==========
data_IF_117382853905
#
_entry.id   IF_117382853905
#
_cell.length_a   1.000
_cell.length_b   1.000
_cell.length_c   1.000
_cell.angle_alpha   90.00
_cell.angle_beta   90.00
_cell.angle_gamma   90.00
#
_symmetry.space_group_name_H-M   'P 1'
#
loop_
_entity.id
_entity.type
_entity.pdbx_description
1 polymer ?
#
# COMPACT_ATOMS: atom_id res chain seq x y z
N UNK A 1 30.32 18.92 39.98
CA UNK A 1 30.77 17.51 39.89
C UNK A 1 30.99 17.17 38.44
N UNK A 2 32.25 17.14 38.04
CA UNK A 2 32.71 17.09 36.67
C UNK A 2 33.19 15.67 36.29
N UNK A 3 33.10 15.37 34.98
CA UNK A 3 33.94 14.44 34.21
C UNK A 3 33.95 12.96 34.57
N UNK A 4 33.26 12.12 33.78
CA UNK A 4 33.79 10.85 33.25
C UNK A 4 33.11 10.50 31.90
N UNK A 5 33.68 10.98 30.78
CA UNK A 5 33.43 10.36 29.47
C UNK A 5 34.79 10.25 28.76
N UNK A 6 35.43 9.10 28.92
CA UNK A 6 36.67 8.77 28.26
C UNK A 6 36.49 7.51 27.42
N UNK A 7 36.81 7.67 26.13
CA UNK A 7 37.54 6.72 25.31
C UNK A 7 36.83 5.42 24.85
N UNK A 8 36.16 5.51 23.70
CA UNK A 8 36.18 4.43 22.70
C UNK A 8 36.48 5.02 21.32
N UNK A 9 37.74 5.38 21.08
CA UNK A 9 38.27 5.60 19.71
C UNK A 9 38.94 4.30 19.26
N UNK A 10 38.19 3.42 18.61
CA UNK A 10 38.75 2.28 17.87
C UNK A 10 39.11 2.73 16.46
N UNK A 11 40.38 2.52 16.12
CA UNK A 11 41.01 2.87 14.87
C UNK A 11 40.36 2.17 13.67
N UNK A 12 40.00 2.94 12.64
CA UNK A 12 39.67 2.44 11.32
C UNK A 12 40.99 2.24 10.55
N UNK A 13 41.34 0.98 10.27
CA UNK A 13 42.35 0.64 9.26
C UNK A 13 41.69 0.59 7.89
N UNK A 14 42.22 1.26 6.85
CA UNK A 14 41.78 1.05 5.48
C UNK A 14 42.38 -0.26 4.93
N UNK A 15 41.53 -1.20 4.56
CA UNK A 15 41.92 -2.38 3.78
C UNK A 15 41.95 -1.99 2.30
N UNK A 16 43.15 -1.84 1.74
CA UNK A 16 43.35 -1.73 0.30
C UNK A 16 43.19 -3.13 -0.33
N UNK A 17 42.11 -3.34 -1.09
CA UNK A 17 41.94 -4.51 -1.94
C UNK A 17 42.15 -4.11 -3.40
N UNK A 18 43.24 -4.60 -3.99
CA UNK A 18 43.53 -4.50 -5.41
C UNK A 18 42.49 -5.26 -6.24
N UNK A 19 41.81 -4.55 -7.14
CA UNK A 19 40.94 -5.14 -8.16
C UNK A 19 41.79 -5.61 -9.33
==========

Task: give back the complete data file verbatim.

data_IF_117382853905
#
_entry.id   IF_117382853905
#
_cell.length_a   1.000
_cell.length_b   1.000
_cell.length_c   1.000
_cell.angle_alpha   90.00
_cell.angle_beta   90.00
_cell.angle_gamma   90.00
#
_symmetry.space_group_name_H-M   'P 1'
#
loop_
_entity.id
_entity.type
_entity.pdbx_description
1 polymer ?
#
# COMPACT_ATOMS: atom_id res chain seq x y z
N UNK A 1 30.32 18.92 39.98
CA UNK A 1 30.77 17.51 39.89
C UNK A 1 30.99 17.17 38.44
N UNK A 2 32.25 17.14 38.04
CA UNK A 2 32.71 17.09 36.67
C UNK A 2 33.19 15.67 36.29
N UNK A 3 33.10 15.37 34.98
CA UNK A 3 33.94 14.44 34.21
C UNK A 3 33.95 12.96 34.57
N UNK A 4 33.26 12.12 33.78
CA UNK A 4 33.79 10.85 33.25
C UNK A 4 33.11 10.50 31.90
N UNK A 5 33.68 10.98 30.78
CA UNK A 5 33.43 10.36 29.47
C UNK A 5 34.79 10.25 28.76
N UNK A 6 35.43 9.10 28.92
CA UNK A 6 36.67 8.77 28.26
C UNK A 6 36.49 7.51 27.42
N UNK A 7 36.81 7.67 26.13
CA UNK A 7 37.54 6.72 25.31
C UNK A 7 36.83 5.42 24.85
N UNK A 8 36.16 5.51 23.70
CA UNK A 8 36.18 4.43 22.70
C UNK A 8 36.48 5.02 21.32
N UNK A 9 37.74 5.38 21.08
CA UNK A 9 38.27 5.60 19.71
C UNK A 9 38.94 4.30 19.26
N UNK A 10 38.19 3.42 18.61
CA UNK A 10 38.75 2.28 17.87
C UNK A 10 39.11 2.73 16.46
N UNK A 11 40.38 2.52 16.12
CA UNK A 11 41.01 2.87 14.87
C UNK A 11 40.36 2.17 13.67
N UNK A 12 40.00 2.94 12.64
CA UNK A 12 39.67 2.44 11.32
C UNK A 12 40.99 2.24 10.55
N UNK A 13 41.34 0.98 10.27
CA UNK A 13 42.35 0.64 9.26
C UNK A 13 41.69 0.59 7.89
N UNK A 14 42.22 1.26 6.85
CA UNK A 14 41.78 1.05 5.48
C UNK A 14 42.38 -0.26 4.93
N UNK A 15 41.53 -1.20 4.56
CA UNK A 15 41.92 -2.38 3.78
C UNK A 15 41.95 -1.99 2.30
N UNK A 16 43.15 -1.84 1.74
CA UNK A 16 43.35 -1.73 0.30
C UNK A 16 43.19 -3.13 -0.33
N UNK A 17 42.11 -3.34 -1.09
CA UNK A 17 41.94 -4.51 -1.94
C UNK A 17 42.15 -4.11 -3.40
N UNK A 18 43.24 -4.60 -3.99
CA UNK A 18 43.53 -4.50 -5.41
C UNK A 18 42.49 -5.26 -6.24
N UNK A 19 41.81 -4.55 -7.14
CA UNK A 19 40.94 -5.14 -8.16
C UNK A 19 41.79 -5.61 -9.33